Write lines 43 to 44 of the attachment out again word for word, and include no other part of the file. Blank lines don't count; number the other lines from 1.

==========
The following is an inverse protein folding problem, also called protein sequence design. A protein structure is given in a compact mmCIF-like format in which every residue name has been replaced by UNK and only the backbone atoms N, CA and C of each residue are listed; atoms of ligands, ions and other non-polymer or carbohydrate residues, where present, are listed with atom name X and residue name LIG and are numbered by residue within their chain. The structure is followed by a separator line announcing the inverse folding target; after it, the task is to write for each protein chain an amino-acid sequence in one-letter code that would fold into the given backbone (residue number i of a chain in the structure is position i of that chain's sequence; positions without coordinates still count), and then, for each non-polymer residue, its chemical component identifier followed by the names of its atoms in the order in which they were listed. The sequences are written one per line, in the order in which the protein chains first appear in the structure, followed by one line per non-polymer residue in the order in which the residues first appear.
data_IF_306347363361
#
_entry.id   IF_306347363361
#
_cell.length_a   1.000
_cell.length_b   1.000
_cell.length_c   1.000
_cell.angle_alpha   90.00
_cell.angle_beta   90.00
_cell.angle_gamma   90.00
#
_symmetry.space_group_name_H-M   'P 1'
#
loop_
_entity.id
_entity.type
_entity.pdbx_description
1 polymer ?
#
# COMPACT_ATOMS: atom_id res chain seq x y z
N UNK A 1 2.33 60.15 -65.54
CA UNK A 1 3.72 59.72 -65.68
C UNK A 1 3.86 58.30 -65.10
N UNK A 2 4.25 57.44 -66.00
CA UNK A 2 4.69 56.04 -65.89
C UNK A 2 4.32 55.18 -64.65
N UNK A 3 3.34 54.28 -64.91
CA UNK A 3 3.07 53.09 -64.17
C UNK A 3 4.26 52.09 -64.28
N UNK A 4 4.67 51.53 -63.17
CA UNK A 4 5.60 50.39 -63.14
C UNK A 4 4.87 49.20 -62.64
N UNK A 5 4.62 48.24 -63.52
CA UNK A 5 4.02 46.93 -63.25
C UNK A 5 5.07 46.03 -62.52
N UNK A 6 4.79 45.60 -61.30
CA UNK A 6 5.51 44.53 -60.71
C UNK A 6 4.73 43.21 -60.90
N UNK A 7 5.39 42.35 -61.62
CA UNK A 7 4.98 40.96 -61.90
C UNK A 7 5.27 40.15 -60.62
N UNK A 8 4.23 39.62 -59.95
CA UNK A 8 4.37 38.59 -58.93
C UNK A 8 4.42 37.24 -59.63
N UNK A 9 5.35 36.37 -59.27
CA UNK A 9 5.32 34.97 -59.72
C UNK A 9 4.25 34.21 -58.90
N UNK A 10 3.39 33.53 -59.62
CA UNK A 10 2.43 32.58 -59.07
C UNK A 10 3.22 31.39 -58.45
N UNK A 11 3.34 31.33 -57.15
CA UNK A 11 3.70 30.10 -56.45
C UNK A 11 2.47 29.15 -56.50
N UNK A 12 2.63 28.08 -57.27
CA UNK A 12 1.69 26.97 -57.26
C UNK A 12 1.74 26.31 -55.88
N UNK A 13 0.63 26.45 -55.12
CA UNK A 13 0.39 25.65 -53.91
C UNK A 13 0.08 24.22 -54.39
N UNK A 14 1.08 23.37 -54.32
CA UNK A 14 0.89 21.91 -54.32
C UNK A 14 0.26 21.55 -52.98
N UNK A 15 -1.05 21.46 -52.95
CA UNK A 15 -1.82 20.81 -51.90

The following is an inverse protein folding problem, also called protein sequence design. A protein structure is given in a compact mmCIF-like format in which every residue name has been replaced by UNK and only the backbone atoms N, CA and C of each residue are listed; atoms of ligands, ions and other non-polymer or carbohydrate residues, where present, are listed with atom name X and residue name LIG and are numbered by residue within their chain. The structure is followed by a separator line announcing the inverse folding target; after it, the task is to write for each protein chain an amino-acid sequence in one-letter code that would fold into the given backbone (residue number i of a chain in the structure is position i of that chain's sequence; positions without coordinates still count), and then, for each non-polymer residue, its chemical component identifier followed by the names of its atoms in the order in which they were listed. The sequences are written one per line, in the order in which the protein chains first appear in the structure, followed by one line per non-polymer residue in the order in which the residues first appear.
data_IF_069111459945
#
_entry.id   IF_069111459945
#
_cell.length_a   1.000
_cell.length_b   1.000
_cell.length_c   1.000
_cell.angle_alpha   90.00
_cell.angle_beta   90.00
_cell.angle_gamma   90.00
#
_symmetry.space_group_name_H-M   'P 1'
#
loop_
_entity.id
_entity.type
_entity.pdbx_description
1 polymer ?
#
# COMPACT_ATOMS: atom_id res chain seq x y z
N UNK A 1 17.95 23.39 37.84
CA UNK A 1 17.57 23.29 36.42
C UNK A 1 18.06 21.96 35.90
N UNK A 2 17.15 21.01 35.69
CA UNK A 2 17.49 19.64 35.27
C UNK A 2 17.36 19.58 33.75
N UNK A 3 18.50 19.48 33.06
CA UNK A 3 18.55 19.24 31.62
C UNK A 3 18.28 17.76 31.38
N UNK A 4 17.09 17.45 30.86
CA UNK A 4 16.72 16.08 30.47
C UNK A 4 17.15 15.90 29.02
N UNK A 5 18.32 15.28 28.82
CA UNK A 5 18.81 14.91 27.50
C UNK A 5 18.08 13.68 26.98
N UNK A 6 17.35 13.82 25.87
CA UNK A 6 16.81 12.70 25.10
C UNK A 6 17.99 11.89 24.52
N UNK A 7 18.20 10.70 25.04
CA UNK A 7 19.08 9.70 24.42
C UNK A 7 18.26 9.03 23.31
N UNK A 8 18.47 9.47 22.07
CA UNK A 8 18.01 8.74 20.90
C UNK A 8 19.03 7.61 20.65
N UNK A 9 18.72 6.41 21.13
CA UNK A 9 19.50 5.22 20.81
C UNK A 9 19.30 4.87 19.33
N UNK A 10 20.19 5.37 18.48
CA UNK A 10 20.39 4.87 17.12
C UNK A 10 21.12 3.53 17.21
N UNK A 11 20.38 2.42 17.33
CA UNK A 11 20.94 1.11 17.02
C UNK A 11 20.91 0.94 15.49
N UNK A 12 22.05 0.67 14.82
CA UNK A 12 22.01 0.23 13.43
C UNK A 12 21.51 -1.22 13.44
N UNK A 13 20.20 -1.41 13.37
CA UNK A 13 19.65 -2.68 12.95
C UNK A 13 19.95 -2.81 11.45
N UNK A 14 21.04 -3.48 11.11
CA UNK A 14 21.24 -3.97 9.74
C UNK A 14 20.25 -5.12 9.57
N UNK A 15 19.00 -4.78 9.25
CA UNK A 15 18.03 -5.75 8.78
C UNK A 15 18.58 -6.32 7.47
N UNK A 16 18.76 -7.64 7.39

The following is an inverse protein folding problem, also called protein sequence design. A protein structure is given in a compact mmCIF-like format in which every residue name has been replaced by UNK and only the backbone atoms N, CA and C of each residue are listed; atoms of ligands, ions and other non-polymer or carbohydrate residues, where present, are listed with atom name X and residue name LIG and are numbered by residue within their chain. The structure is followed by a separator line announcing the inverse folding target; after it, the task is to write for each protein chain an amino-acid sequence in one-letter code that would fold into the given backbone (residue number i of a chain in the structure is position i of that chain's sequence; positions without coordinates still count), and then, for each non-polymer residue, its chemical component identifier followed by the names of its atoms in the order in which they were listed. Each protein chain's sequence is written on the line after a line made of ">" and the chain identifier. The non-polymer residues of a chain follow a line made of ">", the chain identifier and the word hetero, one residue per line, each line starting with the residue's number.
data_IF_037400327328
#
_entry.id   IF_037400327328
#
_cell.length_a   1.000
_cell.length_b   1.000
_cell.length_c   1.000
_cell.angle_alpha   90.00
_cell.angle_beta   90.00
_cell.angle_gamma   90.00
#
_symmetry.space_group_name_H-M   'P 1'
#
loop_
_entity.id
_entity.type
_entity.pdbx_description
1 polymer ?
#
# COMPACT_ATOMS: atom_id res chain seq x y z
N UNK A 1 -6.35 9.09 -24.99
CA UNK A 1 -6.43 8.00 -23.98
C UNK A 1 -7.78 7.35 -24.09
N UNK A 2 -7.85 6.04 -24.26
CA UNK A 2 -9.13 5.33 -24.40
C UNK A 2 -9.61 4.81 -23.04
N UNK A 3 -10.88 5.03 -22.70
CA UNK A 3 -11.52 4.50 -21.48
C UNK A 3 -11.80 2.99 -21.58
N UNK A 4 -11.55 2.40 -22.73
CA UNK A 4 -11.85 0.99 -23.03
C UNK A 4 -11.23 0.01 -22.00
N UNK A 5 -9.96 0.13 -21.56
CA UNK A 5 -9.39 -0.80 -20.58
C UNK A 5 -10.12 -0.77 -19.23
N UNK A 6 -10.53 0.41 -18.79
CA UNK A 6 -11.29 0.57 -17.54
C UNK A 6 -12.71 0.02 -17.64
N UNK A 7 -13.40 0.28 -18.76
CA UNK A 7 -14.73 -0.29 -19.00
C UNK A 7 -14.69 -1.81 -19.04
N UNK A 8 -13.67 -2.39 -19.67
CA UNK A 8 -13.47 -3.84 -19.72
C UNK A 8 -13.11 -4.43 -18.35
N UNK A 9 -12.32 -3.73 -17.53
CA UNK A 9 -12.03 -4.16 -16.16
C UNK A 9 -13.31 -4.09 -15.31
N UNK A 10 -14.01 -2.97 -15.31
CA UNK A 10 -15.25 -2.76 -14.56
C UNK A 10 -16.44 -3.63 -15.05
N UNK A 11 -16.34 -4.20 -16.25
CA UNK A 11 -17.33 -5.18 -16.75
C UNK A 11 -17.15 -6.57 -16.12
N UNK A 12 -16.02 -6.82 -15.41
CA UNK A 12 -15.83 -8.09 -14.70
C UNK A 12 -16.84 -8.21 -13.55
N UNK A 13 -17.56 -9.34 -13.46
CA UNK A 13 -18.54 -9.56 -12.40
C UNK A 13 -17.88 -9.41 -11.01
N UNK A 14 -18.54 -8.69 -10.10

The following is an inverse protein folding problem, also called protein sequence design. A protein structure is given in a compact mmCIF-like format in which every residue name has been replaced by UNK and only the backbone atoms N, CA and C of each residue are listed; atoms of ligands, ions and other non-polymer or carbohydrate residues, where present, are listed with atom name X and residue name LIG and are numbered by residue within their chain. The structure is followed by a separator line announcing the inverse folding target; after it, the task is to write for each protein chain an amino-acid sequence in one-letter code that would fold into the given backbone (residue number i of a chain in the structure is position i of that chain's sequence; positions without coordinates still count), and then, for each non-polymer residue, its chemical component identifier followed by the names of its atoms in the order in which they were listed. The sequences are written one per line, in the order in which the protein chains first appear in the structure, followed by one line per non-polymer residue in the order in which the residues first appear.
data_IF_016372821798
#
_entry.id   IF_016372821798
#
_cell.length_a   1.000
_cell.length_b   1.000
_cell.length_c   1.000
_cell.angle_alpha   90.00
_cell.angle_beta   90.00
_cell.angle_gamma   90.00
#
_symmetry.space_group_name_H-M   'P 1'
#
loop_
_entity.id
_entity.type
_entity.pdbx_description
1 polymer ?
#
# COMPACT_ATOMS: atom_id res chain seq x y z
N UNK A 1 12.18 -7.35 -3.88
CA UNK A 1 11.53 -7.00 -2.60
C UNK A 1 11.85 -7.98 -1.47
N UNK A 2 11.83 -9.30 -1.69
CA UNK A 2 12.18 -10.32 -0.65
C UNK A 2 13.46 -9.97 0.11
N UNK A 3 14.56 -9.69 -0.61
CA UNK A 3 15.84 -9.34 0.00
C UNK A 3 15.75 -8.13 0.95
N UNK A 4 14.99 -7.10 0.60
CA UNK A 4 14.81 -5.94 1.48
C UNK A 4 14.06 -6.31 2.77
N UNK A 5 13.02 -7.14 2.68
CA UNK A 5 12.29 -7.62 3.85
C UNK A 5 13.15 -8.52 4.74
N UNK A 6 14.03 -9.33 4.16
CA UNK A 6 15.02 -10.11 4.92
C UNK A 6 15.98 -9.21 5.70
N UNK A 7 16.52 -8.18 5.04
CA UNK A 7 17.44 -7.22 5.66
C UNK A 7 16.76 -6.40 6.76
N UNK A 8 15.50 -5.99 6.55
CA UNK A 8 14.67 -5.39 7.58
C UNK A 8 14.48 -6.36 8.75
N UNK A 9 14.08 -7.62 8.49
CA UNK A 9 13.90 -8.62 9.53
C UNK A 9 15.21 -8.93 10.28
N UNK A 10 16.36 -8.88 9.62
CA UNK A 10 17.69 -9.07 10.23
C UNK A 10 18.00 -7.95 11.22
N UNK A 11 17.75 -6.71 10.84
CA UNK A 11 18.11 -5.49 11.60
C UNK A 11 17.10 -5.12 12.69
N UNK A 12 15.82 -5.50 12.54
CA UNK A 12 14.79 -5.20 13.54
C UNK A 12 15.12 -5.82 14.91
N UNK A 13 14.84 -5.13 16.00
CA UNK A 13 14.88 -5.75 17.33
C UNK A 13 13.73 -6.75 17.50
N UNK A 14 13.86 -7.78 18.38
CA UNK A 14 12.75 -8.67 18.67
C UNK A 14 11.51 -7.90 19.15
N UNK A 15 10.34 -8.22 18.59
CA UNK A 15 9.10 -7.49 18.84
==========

N UNK A 8 4.23 39.62 -59.95
CA UNK A 8 4.37 38.59 -58.93